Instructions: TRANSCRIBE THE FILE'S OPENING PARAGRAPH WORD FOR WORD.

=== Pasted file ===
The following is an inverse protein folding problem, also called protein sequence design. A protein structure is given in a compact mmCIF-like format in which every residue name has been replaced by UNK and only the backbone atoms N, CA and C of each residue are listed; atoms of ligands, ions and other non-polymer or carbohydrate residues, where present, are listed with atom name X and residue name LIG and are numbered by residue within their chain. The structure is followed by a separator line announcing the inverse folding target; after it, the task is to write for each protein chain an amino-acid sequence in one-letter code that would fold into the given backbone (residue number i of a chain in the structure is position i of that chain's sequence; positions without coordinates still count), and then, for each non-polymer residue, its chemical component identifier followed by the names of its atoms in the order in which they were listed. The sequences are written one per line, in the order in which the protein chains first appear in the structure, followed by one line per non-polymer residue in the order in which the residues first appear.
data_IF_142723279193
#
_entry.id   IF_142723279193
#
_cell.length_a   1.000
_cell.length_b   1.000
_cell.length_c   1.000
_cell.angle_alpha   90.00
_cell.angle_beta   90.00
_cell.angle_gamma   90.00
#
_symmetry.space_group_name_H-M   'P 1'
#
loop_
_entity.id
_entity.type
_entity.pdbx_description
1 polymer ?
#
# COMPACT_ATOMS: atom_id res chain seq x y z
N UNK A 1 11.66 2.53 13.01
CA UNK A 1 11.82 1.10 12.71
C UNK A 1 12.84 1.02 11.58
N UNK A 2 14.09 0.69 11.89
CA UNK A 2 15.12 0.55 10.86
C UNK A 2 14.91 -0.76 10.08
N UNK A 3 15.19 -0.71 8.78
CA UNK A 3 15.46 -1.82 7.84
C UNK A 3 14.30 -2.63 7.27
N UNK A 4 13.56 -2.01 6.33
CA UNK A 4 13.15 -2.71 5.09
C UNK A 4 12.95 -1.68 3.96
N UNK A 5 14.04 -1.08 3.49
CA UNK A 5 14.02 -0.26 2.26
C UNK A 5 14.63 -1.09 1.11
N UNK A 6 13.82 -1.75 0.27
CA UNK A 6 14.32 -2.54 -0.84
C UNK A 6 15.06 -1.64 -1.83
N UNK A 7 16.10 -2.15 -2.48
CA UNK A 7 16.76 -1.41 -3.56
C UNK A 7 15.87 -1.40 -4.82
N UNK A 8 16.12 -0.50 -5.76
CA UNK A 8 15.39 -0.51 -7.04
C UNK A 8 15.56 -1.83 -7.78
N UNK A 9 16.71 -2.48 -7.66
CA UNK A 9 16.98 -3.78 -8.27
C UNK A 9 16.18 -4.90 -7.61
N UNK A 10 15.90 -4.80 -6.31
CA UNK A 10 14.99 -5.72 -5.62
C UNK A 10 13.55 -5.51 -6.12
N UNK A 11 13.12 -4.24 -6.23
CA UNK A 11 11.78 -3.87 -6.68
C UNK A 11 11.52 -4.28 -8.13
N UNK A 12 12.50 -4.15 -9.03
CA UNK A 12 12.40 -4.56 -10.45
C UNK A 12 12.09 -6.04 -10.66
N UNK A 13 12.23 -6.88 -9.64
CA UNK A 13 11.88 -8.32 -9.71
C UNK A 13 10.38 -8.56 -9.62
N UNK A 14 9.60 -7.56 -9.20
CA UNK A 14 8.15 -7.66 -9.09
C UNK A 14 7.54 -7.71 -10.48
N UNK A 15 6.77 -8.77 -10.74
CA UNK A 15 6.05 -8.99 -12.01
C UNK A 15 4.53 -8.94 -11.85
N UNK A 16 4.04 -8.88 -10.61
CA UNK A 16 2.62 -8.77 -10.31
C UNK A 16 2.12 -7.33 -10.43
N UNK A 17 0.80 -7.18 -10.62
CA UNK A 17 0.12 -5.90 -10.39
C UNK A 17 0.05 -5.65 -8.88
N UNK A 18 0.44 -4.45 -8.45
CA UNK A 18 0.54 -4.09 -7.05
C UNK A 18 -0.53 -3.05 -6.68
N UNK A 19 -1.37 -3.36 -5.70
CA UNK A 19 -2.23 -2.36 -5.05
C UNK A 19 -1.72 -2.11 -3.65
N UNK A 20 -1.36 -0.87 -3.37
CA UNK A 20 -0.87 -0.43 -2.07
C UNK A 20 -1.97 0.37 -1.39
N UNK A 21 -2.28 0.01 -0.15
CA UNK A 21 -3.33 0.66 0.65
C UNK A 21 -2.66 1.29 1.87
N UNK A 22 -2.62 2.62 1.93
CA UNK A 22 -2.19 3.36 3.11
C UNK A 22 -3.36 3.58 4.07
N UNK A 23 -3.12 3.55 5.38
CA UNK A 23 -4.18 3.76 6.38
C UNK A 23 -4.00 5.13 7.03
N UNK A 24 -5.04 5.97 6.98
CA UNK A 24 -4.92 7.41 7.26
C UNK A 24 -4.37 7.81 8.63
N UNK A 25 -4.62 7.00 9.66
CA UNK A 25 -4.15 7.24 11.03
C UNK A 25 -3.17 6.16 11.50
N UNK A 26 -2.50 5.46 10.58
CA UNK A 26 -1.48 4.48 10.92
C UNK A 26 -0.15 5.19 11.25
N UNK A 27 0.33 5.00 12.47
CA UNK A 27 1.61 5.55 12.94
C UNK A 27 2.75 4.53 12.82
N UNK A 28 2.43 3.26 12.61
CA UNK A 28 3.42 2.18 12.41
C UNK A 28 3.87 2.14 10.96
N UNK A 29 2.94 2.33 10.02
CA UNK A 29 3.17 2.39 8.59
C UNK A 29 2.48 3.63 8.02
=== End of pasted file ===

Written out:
The following is an inverse protein folding problem, also called protein sequence design. A protein structure is given in a compact mmCIF-like format in which every residue name has been replaced by UNK and only the backbone atoms N, CA and C of each residue are listed; atoms of ligands, ions and other non-polymer or carbohydrate residues, where present, are listed with atom name X and residue name LIG and are numbered by residue within their chain. The structure is followed by a separator line announcing the inverse folding target; after it, the task is to write for each protein chain an amino-acid sequence in one-letter code that would fold into the given backbone (residue number i of a chain in the structure is position i of that chain's sequence; positions without coordinates still count), and then, for each non-polymer residue, its chemical component identifier followed by the names of its atoms in the order in which they were listed. The sequences are written one per line, in the order in which the protein chains first appear in the structure, followed by one line per non-polymer residue in the order in which the residues first appear.